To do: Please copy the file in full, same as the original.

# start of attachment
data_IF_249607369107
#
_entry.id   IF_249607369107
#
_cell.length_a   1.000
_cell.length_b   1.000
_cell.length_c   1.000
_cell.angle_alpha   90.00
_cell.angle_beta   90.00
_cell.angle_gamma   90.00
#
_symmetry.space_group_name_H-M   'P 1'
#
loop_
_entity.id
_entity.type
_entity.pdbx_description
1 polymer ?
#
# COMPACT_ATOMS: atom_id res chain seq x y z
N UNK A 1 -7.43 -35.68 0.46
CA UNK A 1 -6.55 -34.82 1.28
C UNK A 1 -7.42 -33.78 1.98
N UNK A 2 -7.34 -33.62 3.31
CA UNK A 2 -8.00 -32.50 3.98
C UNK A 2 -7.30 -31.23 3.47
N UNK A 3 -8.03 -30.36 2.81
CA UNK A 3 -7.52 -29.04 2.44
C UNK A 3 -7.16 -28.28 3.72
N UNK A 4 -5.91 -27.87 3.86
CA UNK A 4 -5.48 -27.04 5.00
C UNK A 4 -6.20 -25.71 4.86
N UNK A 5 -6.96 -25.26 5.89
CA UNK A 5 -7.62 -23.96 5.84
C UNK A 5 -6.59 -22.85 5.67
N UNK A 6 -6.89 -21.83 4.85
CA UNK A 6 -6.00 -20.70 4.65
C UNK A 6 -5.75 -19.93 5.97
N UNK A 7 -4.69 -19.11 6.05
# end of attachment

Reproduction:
data_IF_249607369107
#
_entry.id   IF_249607369107
#
_cell.length_a   1.000
_cell.length_b   1.000
_cell.length_c   1.000
_cell.angle_alpha   90.00
_cell.angle_beta   90.00
_cell.angle_gamma   90.00
#
_symmetry.space_group_name_H-M   'P 1'
#
loop_
_entity.id
_entity.type
_entity.pdbx_description
1 polymer ?
#
# COMPACT_ATOMS: atom_id res chain seq x y z
N UNK A 1 -7.43 -35.68 0.46
CA UNK A 1 -6.55 -34.82 1.28
C UNK A 1 -7.42 -33.78 1.98
N UNK A 2 -7.34 -33.62 3.31
CA UNK A 2 -8.00 -32.50 3.98
C UNK A 2 -7.30 -31.23 3.47
N UNK A 3 -8.03 -30.36 2.81
CA UNK A 3 -7.52 -29.04 2.44
C UNK A 3 -7.16 -28.28 3.72
N UNK A 4 -5.91 -27.87 3.86
CA UNK A 4 -5.48 -27.04 5.00
C UNK A 4 -6.20 -25.71 4.86
N UNK A 5 -6.96 -25.26 5.89
CA UNK A 5 -7.62 -23.96 5.84
C UNK A 5 -6.59 -22.85 5.67
N UNK A 6 -6.89 -21.83 4.85
CA UNK A 6 -6.00 -20.70 4.65
C UNK A 6 -5.75 -19.93 5.97
N UNK A 7 -4.69 -19.11 6.05